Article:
In order to develop a marketing strategy, it is necessary to determine controllable marketing factors and to adjust them to exploiting or mitigating environmental forces. For service organizations, primary controllable factors are not only the traditional four Ps (product, price, promotion and place) (Pride & Ferrell, 2010), but also service marketing additional three Ps (physical evidence, participants and process of service assembly) (Fisk & Grove & Joby, 2007).

Existing threats for providers of educational services include the growing competition and new means of learning provided by virtual learning organizations, greater exposure to global markets (and therefore another increase of competition) and potentially dropping interest to “traditional” degrees. Among possible strategic adjustments to environmental conditions there are hyperactive, reactive and proactive (defensive and offensive) strategies (Fisk & Grove & Joby, 2007). Currently the majority of educational institutions adopt reactive strategies – respond to the environmental changes slowly and/or when it is impossible not to react to changes (Fisk & Grove & Joby, 2007). In contrast, educational organizations have to develop at least defensive strategies with regard to threats, including diverse educational programs and easy access to educational programs for all groups of population (including working adults, gifted children, mothers, international students, people with disabilities etc.). Thus, educational products have to become diverse, place – combined real and virtual training, and pricing should be adjusted to be competitive at the international area.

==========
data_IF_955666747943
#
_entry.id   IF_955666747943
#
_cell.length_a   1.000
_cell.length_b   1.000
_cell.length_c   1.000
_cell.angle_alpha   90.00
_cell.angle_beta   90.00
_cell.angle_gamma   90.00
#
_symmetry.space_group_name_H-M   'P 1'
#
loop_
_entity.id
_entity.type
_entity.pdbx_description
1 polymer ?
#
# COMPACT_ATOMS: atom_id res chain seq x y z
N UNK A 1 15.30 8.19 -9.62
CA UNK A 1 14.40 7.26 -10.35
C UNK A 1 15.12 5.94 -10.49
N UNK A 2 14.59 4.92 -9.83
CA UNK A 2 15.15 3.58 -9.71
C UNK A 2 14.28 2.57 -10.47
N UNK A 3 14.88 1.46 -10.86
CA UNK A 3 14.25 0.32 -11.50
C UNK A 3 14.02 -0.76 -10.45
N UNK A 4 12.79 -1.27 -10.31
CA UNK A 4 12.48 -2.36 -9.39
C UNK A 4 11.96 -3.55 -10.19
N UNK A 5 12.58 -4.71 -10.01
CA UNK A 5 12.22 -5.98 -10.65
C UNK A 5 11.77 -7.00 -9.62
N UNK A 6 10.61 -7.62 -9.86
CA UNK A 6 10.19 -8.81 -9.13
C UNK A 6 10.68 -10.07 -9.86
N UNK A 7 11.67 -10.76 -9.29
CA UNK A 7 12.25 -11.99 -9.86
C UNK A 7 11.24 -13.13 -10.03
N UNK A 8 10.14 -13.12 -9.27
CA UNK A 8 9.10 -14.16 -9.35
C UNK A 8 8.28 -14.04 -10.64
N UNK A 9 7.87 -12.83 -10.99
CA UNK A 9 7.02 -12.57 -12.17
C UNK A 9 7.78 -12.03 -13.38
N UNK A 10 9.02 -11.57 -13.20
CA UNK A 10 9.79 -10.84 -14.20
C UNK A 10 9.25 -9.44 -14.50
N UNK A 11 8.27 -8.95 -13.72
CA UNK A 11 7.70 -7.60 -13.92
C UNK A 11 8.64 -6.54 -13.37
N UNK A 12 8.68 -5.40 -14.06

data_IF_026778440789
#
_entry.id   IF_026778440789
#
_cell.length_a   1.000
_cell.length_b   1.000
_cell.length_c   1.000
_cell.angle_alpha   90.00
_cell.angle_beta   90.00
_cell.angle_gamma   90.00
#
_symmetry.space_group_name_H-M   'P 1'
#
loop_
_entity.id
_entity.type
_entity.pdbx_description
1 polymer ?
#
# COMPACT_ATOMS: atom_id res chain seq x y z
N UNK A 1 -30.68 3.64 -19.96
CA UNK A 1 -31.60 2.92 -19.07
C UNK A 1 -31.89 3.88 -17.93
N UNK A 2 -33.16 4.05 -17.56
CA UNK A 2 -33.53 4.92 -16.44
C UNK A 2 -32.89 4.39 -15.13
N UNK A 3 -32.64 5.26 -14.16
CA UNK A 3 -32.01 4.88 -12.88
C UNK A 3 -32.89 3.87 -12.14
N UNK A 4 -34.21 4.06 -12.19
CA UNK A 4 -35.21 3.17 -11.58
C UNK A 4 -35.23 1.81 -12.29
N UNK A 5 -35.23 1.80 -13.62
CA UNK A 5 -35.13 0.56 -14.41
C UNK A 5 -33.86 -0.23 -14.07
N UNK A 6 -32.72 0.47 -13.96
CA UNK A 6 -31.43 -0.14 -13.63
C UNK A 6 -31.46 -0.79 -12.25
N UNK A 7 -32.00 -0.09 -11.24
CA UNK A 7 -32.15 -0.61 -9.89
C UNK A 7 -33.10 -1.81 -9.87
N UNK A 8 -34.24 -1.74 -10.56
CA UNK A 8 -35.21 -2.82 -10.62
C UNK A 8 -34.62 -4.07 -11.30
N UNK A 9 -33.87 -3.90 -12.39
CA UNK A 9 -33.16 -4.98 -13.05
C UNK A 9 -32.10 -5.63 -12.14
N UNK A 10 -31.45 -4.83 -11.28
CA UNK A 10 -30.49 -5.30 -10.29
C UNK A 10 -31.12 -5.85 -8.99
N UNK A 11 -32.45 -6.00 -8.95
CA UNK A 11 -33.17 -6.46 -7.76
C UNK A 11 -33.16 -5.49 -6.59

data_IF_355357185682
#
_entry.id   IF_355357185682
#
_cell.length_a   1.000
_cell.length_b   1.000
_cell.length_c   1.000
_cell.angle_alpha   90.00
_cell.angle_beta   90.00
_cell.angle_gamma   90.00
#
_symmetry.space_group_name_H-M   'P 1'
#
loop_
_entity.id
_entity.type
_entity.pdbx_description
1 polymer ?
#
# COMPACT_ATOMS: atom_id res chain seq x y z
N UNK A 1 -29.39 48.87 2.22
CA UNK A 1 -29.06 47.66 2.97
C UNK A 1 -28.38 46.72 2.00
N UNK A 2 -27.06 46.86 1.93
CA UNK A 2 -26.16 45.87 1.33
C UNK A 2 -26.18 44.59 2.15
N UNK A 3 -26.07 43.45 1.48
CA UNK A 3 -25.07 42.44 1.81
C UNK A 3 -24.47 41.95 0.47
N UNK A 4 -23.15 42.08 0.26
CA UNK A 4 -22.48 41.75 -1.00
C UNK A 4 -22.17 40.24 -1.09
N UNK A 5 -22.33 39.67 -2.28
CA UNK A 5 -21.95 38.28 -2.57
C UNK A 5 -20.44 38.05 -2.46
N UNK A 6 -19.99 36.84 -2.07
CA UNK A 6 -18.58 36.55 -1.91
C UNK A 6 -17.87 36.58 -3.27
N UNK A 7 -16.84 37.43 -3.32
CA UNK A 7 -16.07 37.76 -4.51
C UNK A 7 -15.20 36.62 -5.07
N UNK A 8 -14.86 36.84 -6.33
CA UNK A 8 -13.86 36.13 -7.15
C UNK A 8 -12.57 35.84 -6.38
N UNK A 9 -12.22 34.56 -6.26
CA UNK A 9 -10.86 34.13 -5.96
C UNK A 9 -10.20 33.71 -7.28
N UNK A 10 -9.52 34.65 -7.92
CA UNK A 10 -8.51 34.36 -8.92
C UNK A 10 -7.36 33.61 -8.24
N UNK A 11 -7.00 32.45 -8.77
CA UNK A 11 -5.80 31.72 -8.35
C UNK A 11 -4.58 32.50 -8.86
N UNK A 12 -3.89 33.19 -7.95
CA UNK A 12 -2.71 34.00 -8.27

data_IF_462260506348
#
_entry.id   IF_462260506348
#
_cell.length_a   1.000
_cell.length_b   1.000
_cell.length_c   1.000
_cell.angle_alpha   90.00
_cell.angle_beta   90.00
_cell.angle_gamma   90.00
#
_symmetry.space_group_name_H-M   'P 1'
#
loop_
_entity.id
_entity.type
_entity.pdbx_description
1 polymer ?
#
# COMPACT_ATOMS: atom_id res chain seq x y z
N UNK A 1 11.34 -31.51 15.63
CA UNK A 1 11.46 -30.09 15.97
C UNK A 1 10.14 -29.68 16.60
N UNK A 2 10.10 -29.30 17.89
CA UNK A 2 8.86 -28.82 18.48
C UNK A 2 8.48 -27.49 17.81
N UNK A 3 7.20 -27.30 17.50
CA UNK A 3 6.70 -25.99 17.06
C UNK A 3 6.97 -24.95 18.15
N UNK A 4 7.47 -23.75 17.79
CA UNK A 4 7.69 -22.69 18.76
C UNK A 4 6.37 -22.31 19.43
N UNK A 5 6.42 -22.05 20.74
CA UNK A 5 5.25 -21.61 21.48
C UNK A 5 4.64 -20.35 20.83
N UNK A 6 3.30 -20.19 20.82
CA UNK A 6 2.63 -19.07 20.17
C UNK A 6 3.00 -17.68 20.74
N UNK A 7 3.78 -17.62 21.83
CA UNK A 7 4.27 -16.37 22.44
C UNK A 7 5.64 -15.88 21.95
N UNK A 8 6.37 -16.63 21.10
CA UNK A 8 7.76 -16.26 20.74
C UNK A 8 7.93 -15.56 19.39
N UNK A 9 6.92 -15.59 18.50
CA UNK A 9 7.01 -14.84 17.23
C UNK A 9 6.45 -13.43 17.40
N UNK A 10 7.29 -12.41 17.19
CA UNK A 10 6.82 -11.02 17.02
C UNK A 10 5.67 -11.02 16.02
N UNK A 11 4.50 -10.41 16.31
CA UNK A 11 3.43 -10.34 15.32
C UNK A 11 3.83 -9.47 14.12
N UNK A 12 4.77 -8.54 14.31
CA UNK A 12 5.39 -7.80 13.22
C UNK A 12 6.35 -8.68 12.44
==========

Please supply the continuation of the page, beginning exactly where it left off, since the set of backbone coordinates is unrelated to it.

Strategies to Capitalize on the Opportunities